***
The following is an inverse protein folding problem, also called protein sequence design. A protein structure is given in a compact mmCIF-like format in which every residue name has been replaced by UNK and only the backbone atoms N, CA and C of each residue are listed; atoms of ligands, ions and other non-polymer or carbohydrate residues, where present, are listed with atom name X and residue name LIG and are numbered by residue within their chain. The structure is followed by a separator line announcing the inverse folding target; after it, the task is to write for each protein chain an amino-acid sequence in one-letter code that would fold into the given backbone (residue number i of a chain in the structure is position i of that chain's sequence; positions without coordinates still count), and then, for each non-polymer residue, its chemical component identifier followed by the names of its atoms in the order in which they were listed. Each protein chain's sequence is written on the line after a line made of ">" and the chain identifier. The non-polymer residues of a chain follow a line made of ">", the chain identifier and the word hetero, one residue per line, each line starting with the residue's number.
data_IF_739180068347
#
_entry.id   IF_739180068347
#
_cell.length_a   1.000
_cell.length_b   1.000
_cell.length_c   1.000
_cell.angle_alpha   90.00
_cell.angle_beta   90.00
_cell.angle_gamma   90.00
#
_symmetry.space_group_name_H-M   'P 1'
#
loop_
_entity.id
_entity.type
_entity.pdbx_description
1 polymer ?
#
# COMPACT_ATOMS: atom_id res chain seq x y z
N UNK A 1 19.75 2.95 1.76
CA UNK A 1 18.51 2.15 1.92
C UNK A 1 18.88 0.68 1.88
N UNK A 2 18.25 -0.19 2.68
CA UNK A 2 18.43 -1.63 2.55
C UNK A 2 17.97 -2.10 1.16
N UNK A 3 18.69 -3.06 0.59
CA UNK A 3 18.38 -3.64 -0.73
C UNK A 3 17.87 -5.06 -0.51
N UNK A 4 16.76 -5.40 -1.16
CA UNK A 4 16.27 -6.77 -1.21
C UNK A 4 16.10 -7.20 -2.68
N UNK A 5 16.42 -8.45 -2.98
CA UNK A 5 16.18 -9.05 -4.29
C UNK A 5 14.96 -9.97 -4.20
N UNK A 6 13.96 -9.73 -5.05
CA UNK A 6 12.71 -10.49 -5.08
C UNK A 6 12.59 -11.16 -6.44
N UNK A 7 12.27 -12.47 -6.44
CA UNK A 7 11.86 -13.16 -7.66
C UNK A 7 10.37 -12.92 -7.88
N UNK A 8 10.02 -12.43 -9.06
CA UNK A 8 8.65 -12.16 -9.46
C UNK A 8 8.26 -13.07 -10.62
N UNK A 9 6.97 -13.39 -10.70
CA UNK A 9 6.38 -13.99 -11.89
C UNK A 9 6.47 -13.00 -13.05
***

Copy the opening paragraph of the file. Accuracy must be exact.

The following is an inverse protein folding problem, also called protein sequence design. A protein structure is given in a compact mmCIF-like format in which every residue name has been replaced by UNK and only the backbone atoms N, CA and C of each residue are listed; atoms of ligands, ions and other non-polymer or carbohydrate residues, where present, are listed with atom name X and residue name LIG and are numbered by residue within their chain. The structure is followed by a separator line announcing the inverse folding target; after it, the task is to write for each protein chain an amino-acid sequence in one-letter code that would fold into the given backbone (residue number i of a chain in the structure is position i of that chain's sequence; positions without coordinates still count), and then, for each non-polymer residue, its chemical component identifier followed by the names of its atoms in the order in which they were listed. Each protein chain's sequence is written on the line after a line made of ">" and the chain identifier. The non-polymer residues of a chain follow a line made of ">", the chain identifier and the word hetero, one residue per line, each line starting with the residue's number.